Model Answer, Model Essay, Sample Assignment

UDL 5.2 UDL 6.2

Exemplars are models of completed assignments that provide students with a concrete representation of what the project requires. Teachers can create their own exemplars or feature student work. Exemplars can be used to model the desired format and organization of a project, show the end result of a long-term assignment, and as a source of inspiration for students in the beginning stages of an activity. Teachers may also provide "non-examples", or pieces that did not meet project requirements, to coach the revision process and demonstrate how to follow a rubric or project checklist.

Implementation Tips

Student-created Exemplars
Selecting exemplars from the work of current students can serve as a meaningful, academic-oriented form of praise. After an assignment has been returned to students, use a mini-lesson to explain how certain student(s)' work met the standards. It is important to frame this as a celebration that every student can achieve, rather than as a comparison between "good" and "bad" work. This is particularly effective when you offer students an immediate chance to revise their work based on what was explained about the exemplar. Students who have already met the standards of the initial assignment can pursue a next step or extension activity.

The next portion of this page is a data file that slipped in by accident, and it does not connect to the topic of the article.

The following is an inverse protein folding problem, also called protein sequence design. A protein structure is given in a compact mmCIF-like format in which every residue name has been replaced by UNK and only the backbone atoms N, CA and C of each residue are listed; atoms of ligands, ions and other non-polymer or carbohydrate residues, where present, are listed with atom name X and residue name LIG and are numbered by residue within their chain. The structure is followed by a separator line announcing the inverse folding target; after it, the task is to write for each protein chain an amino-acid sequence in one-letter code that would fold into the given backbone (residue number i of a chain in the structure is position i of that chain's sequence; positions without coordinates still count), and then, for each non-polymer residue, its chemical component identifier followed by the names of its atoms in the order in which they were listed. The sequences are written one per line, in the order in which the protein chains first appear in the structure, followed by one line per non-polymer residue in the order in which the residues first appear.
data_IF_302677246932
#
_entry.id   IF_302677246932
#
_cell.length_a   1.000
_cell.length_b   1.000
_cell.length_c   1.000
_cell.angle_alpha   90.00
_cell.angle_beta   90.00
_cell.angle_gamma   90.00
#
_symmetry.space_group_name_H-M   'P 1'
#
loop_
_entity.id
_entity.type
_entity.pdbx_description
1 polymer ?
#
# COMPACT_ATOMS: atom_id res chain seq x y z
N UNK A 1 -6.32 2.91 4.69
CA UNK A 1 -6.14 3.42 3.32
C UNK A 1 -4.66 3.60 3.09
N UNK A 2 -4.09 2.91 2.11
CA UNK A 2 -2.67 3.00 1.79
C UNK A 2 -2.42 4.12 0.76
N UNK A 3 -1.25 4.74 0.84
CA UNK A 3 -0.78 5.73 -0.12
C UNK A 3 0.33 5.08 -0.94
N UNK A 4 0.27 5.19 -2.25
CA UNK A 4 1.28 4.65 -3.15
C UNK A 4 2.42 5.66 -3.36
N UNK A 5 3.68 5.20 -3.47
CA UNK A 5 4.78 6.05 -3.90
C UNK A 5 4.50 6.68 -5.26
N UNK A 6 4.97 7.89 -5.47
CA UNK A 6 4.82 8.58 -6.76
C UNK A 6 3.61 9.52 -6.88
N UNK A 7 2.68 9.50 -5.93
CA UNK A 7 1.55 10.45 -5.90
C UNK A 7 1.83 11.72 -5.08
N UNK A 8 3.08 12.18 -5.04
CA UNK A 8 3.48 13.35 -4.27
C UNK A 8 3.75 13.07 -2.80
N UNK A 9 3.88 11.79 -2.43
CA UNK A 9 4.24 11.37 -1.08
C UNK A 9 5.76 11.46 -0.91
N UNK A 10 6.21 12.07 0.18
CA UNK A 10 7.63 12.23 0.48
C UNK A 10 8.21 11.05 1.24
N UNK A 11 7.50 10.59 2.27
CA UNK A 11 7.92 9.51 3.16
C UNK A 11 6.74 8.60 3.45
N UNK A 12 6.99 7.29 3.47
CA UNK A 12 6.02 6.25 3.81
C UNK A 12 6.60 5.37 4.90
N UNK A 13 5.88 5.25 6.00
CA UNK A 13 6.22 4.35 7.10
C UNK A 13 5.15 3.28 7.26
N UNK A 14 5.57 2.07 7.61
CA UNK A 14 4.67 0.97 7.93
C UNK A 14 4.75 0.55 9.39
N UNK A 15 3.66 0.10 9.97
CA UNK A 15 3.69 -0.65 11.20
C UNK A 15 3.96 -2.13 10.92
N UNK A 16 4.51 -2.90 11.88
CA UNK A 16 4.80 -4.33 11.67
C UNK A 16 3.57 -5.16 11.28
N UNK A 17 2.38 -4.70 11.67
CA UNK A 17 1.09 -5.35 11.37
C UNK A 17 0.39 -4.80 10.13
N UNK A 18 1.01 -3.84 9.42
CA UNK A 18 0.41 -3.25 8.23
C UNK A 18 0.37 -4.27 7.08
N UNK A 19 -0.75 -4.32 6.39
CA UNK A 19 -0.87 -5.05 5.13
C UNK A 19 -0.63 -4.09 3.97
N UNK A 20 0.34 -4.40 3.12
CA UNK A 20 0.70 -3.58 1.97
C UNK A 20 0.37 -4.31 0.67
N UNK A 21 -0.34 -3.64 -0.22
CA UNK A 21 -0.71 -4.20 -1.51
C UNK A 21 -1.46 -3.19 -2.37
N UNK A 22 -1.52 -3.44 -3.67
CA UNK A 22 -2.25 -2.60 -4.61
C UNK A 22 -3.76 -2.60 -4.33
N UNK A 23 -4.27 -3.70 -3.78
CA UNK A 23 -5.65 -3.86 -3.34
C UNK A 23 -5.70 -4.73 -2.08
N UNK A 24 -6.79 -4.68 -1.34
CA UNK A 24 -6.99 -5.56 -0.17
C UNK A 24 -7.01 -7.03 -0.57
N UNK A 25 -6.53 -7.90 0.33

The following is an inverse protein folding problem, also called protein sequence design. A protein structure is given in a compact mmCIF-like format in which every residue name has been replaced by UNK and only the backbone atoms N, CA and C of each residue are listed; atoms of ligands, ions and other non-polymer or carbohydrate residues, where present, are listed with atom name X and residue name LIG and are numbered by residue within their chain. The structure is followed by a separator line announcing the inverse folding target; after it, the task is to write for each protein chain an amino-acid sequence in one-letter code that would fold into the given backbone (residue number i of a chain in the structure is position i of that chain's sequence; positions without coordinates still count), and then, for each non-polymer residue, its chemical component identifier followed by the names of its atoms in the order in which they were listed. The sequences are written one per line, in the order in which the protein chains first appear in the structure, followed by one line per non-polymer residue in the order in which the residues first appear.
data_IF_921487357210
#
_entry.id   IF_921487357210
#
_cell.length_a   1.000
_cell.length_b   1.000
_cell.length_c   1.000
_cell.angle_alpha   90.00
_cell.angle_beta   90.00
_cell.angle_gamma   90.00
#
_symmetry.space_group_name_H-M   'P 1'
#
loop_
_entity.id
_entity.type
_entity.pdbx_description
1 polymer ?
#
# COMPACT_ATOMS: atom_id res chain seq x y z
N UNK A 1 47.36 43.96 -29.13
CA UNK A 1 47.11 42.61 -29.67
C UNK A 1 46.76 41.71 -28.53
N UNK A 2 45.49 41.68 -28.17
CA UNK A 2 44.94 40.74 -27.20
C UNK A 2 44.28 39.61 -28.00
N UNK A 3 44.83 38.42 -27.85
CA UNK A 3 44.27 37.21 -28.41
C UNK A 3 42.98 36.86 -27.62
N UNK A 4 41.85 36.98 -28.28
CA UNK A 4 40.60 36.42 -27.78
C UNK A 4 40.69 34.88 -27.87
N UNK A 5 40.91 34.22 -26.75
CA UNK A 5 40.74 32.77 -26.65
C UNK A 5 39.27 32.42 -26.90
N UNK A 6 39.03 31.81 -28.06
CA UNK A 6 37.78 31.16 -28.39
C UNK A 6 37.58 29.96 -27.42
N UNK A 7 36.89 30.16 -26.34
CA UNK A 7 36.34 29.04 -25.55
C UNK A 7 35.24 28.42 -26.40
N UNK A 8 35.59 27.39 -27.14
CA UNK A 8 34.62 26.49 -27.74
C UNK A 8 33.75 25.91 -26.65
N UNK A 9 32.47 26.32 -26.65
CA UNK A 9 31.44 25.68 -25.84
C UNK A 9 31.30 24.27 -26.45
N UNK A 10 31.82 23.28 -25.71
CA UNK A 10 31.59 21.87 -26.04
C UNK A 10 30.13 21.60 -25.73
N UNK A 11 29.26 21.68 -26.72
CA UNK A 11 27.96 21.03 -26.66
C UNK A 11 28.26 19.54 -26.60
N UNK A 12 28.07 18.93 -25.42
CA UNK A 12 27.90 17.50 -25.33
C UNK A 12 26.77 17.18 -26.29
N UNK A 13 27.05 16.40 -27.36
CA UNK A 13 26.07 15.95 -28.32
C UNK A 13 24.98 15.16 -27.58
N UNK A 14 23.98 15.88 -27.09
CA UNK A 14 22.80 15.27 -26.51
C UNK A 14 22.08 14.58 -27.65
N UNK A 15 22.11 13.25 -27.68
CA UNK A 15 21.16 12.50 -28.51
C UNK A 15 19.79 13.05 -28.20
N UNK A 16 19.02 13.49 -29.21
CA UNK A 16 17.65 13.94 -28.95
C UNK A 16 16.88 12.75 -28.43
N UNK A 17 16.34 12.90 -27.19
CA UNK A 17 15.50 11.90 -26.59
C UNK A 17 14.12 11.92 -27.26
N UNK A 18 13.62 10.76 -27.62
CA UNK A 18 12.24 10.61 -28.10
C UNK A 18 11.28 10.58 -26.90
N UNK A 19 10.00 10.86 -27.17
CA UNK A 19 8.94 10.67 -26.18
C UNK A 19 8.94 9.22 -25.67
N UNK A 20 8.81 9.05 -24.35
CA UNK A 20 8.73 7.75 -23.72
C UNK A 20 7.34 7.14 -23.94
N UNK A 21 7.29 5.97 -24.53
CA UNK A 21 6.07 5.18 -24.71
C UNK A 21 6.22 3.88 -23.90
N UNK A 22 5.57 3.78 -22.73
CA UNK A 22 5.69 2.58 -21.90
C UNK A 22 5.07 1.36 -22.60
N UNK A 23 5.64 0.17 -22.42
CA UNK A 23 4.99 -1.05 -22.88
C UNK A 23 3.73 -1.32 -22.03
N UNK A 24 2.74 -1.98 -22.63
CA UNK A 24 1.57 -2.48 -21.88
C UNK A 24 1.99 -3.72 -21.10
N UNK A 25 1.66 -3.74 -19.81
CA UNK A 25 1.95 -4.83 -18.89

Digital Portfolios
Have students create digital portfolios of their work by uploading final projects to online blogs or a class drive or website. This creates an archive of potential exemplars and reduces the amount of physical papers and posters accrued each year. Having students create online portfolios of their work also reduces the possibility of work getting lost and provides an instant showpiece for conferences and open houses.


Use exemplars to model expectations about how students should show their work and explain their problem-solving processes. As you introduce exemplars, post them on classroom walls so they may serve as reference materials throughout the year.
Create a model assignment as you coach students through steps of the writing process. Developing the exemplar can be the focus of direct instruction. Chunk out the writing process, provide think alouds, and model writers' habits such as re-reading, revising, and revisiting project expectations or source texts. It can be helpful to write about different content than students to avoid direct copying of the model assignment. Give students an opportunity to work on their own writing after modeling each chunk, so they are not left to develop a whole writing assignment from scratch after the modeling is complete.
Early in the year, share a sample lab report (or lab report component, e.g., procedure) with students. Have them read it thoroughly and make observations about what the report includes, how it's formatted, and the sort of language used. Use this inquiry to facilitate students' articulation of the essential features of a lab write-up. Coach them to discover the purpose of each component and practice writing their own. Dissecting and analyzing an exemplar can support student understanding and buy-in, and break down larger assignments to make them more accessible.

Related Strategies